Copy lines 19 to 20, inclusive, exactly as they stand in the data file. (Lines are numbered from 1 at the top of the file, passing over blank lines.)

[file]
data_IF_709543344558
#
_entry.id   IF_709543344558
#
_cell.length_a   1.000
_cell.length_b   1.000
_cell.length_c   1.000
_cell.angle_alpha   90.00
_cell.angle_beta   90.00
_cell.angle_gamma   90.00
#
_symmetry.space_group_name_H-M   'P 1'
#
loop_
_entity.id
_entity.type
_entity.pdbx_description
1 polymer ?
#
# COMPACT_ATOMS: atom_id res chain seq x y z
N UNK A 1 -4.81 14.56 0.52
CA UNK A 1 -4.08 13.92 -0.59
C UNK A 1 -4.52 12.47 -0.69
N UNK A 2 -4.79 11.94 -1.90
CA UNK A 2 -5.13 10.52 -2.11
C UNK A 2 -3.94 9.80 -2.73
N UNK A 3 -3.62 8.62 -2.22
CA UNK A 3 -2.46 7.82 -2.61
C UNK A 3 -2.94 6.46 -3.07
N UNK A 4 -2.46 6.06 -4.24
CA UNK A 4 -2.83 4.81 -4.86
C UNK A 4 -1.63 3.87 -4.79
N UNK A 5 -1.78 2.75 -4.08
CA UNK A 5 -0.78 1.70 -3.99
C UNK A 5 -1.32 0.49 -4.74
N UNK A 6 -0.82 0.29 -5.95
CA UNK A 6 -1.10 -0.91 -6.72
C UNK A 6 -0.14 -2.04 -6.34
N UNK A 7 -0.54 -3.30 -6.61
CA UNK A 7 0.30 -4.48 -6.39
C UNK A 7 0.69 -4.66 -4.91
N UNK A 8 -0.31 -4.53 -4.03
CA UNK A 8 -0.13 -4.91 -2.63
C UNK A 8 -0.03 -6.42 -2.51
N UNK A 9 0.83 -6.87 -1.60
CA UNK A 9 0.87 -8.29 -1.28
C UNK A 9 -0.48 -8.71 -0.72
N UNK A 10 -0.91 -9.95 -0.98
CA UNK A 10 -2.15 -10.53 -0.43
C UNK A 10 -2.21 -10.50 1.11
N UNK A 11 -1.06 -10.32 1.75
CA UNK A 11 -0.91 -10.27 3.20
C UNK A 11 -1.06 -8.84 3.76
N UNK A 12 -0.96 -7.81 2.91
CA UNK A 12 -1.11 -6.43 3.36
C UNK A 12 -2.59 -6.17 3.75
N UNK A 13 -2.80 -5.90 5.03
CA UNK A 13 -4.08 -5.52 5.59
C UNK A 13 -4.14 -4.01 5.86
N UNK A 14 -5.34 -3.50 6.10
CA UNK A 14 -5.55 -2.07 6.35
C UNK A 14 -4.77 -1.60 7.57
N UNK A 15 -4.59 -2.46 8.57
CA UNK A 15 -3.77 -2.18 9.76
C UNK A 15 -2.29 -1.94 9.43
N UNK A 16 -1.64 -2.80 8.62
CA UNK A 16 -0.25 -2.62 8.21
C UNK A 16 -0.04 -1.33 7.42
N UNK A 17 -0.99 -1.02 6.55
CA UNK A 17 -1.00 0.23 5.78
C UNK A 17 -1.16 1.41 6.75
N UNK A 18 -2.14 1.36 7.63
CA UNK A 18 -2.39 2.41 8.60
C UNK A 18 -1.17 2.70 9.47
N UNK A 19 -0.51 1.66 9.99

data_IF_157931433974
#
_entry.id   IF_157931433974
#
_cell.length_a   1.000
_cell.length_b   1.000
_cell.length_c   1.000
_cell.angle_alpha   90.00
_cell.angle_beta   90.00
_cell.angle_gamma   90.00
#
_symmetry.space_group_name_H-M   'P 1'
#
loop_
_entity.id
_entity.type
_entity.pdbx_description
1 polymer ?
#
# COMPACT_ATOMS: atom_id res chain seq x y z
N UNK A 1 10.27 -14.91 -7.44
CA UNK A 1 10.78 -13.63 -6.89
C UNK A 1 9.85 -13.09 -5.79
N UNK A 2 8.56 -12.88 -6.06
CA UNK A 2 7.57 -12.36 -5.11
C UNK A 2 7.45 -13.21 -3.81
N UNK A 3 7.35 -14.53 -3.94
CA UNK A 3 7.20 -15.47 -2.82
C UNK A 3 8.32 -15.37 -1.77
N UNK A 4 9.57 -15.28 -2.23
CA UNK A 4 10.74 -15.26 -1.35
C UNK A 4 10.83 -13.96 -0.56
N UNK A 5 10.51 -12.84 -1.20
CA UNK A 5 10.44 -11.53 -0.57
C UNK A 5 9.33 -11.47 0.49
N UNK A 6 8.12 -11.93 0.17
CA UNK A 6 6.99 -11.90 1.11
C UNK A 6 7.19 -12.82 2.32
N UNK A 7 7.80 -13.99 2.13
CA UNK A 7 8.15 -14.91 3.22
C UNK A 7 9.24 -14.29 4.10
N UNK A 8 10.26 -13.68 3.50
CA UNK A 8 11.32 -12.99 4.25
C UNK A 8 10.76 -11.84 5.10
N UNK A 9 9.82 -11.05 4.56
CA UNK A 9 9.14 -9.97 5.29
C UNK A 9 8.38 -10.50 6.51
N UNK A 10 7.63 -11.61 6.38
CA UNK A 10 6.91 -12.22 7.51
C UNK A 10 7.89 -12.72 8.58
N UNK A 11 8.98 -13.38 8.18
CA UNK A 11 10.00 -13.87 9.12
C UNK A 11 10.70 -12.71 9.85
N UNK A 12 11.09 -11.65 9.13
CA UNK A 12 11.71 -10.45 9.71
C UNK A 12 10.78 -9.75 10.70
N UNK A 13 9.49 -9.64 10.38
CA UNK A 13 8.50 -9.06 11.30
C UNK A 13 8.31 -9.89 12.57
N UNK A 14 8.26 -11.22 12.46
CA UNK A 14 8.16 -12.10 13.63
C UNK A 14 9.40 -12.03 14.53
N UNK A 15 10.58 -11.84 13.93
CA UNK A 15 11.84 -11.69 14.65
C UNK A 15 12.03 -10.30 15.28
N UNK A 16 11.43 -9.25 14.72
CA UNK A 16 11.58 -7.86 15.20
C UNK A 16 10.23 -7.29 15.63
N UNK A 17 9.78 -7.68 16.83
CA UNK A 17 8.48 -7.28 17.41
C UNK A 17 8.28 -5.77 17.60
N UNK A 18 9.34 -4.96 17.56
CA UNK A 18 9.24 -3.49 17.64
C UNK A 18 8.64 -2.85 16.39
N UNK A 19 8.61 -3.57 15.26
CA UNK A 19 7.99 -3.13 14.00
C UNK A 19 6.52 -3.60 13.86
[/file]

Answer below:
#
# COMPACT_ATOMS: atom_id res chain seq x y z